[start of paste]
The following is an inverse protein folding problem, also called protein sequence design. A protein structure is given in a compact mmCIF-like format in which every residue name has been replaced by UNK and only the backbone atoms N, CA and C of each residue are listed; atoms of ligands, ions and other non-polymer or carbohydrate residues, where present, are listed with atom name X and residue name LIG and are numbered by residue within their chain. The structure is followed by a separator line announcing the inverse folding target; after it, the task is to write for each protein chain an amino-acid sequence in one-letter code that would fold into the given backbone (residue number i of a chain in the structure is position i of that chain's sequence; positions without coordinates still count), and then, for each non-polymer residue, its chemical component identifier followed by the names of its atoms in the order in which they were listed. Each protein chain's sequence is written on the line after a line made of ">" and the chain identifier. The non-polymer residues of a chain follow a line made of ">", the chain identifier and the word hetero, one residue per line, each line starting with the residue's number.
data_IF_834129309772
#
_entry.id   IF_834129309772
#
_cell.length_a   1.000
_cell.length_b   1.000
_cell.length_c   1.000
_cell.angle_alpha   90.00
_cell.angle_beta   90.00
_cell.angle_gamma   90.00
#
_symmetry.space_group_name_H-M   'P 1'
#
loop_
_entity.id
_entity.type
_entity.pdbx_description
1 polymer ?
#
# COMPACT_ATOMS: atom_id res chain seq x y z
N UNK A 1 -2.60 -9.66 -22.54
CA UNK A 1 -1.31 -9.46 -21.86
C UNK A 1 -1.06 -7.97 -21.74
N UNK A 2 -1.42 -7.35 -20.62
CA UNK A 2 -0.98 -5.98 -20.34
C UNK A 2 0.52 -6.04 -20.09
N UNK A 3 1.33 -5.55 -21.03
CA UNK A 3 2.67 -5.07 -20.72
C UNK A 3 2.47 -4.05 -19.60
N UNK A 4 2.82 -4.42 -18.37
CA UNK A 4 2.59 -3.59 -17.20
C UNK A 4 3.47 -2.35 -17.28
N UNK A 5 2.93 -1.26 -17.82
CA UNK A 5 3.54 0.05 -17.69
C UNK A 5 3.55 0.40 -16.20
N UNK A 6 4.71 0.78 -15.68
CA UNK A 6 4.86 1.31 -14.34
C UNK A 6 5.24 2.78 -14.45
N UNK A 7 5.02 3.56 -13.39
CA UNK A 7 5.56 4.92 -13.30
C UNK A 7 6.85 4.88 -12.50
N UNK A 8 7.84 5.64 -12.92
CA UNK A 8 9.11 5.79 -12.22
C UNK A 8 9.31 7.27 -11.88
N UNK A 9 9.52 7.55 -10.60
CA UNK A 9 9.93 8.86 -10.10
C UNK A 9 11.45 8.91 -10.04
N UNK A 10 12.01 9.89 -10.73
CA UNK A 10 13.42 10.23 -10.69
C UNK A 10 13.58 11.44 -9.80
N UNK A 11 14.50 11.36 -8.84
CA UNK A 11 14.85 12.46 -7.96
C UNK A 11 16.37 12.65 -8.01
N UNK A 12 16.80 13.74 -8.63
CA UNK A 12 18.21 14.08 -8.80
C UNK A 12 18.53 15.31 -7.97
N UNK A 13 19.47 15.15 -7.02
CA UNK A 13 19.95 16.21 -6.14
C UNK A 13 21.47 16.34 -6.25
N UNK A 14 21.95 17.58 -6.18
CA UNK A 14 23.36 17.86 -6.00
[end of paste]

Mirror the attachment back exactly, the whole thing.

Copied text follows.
The following is an inverse protein folding problem, also called protein sequence design. A protein structure is given in a compact mmCIF-like format in which every residue name has been replaced by UNK and only the backbone atoms N, CA and C of each residue are listed; atoms of ligands, ions and other non-polymer or carbohydrate residues, where present, are listed with atom name X and residue name LIG and are numbered by residue within their chain. The structure is followed by a separator line announcing the inverse folding target; after it, the task is to write for each protein chain an amino-acid sequence in one-letter code that would fold into the given backbone (residue number i of a chain in the structure is position i of that chain's sequence; positions without coordinates still count), and then, for each non-polymer residue, its chemical component identifier followed by the names of its atoms in the order in which they were listed. Each protein chain's sequence is written on the line after a line made of ">" and the chain identifier. The non-polymer residues of a chain follow a line made of ">", the chain identifier and the word hetero, one residue per line, each line starting with the residue's number.
data_IF_834129309772
#
_entry.id   IF_834129309772
#
_cell.length_a   1.000
_cell.length_b   1.000
_cell.length_c   1.000
_cell.angle_alpha   90.00
_cell.angle_beta   90.00
_cell.angle_gamma   90.00
#
_symmetry.space_group_name_H-M   'P 1'
#
loop_
_entity.id
_entity.type
_entity.pdbx_description
1 polymer ?
#
# COMPACT_ATOMS: atom_id res chain seq x y z
N UNK A 1 -2.60 -9.66 -22.54
CA UNK A 1 -1.31 -9.46 -21.86
C UNK A 1 -1.06 -7.97 -21.74
N UNK A 2 -1.42 -7.35 -20.62
CA UNK A 2 -0.98 -5.98 -20.34
C UNK A 2 0.52 -6.04 -20.09
N UNK A 3 1.33 -5.55 -21.03
CA UNK A 3 2.67 -5.07 -20.72
C UNK A 3 2.47 -4.05 -19.60
N UNK A 4 2.82 -4.42 -18.37
CA UNK A 4 2.59 -3.59 -17.20
C UNK A 4 3.47 -2.35 -17.28
N UNK A 5 2.93 -1.26 -17.82
CA UNK A 5 3.54 0.05 -17.69
C UNK A 5 3.55 0.40 -16.20
N UNK A 6 4.71 0.78 -15.68
CA UNK A 6 4.86 1.31 -14.34
C UNK A 6 5.24 2.78 -14.45
N UNK A 7 5.02 3.56 -13.39
CA UNK A 7 5.56 4.92 -13.30
C UNK A 7 6.85 4.88 -12.50
N UNK A 8 7.84 5.64 -12.92
CA UNK A 8 9.11 5.79 -12.22
C UNK A 8 9.31 7.27 -11.88
N UNK A 9 9.52 7.55 -10.60
CA UNK A 9 9.93 8.86 -10.10
C UNK A 9 11.45 8.91 -10.04
N UNK A 10 12.01 9.89 -10.73
CA UNK A 10 13.42 10.23 -10.69
C UNK A 10 13.58 11.44 -9.80
N UNK A 11 14.50 11.36 -8.84
CA UNK A 11 14.85 12.46 -7.96
C UNK A 11 16.37 12.65 -8.01
N UNK A 12 16.80 13.74 -8.63
CA UNK A 12 18.21 14.08 -8.80
C UNK A 12 18.53 15.31 -7.97
N UNK A 13 19.47 15.15 -7.02
CA UNK A 13 19.95 16.21 -6.14
C UNK A 13 21.47 16.34 -6.25
N UNK A 14 21.95 17.58 -6.18
CA UNK A 14 23.36 17.86 -6.00